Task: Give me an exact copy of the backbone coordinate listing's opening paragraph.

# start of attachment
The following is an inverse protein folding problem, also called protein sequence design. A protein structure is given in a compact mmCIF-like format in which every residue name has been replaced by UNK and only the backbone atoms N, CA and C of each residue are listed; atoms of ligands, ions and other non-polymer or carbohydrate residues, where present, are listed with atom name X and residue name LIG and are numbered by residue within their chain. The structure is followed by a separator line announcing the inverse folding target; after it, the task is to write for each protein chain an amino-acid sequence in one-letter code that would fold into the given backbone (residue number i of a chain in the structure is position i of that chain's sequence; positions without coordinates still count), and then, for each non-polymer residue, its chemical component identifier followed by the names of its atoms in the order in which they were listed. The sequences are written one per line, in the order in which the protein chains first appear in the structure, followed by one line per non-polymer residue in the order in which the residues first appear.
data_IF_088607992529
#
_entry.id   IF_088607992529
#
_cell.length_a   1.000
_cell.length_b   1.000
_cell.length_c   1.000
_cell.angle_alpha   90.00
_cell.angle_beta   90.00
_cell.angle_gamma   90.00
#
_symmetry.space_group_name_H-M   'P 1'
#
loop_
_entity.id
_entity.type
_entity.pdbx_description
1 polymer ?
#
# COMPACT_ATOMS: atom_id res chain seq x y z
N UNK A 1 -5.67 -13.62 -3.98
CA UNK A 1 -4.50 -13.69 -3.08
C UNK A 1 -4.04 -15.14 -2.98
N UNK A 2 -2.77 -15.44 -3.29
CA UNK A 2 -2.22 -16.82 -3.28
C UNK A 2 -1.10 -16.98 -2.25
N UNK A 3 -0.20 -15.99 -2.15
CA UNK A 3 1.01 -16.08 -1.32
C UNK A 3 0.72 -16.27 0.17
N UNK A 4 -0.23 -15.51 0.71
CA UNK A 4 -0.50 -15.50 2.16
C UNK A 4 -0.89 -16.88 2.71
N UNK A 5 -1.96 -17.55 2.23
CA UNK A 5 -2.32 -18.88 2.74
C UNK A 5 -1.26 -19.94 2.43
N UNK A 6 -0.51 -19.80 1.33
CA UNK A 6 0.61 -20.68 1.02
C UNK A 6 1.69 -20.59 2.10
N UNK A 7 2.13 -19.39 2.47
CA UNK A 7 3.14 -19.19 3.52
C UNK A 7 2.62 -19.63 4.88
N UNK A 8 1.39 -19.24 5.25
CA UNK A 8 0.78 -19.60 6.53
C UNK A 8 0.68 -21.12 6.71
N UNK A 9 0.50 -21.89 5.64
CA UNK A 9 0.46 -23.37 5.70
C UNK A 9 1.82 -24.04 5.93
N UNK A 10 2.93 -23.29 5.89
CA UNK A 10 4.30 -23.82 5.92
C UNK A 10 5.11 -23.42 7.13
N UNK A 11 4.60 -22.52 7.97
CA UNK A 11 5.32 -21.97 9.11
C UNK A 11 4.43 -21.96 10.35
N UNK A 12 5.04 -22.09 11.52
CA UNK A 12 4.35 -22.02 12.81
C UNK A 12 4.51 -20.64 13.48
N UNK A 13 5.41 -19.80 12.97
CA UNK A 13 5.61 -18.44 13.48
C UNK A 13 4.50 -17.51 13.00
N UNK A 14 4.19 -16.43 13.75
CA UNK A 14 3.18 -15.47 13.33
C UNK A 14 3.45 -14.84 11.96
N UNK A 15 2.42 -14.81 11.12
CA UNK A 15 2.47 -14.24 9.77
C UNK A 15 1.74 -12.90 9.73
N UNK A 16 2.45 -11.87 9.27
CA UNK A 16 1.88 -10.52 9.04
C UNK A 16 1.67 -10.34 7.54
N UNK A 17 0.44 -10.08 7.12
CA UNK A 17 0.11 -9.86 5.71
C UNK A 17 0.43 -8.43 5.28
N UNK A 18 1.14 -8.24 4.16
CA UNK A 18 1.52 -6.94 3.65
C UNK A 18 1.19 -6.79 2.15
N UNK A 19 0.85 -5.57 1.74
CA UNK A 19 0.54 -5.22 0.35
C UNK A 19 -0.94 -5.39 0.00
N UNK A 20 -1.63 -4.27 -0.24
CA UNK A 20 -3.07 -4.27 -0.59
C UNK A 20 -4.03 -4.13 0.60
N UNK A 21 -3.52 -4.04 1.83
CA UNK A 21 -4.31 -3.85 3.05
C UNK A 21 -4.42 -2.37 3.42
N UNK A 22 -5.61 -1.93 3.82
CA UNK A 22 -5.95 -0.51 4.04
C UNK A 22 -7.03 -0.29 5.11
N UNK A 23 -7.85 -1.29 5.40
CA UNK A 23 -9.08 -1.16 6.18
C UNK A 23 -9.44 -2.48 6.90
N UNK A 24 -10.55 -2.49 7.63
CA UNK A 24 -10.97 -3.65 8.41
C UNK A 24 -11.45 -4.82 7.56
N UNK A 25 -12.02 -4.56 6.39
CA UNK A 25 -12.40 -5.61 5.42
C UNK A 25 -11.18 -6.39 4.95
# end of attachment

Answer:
The following is an inverse protein folding problem, also called protein sequence design. A protein structure is given in a compact mmCIF-like format in which every residue name has been replaced by UNK and only the backbone atoms N, CA and C of each residue are listed; atoms of ligands, ions and other non-polymer or carbohydrate residues, where present, are listed with atom name X and residue name LIG and are numbered by residue within their chain. The structure is followed by a separator line announcing the inverse folding target; after it, the task is to write for each protein chain an amino-acid sequence in one-letter code that would fold into the given backbone (residue number i of a chain in the structure is position i of that chain's sequence; positions without coordinates still count), and then, for each non-polymer residue, its chemical component identifier followed by the names of its atoms in the order in which they were listed. The sequences are written one per line, in the order in which the protein chains first appear in the structure, followed by one line per non-polymer residue in the order in which the residues first appear.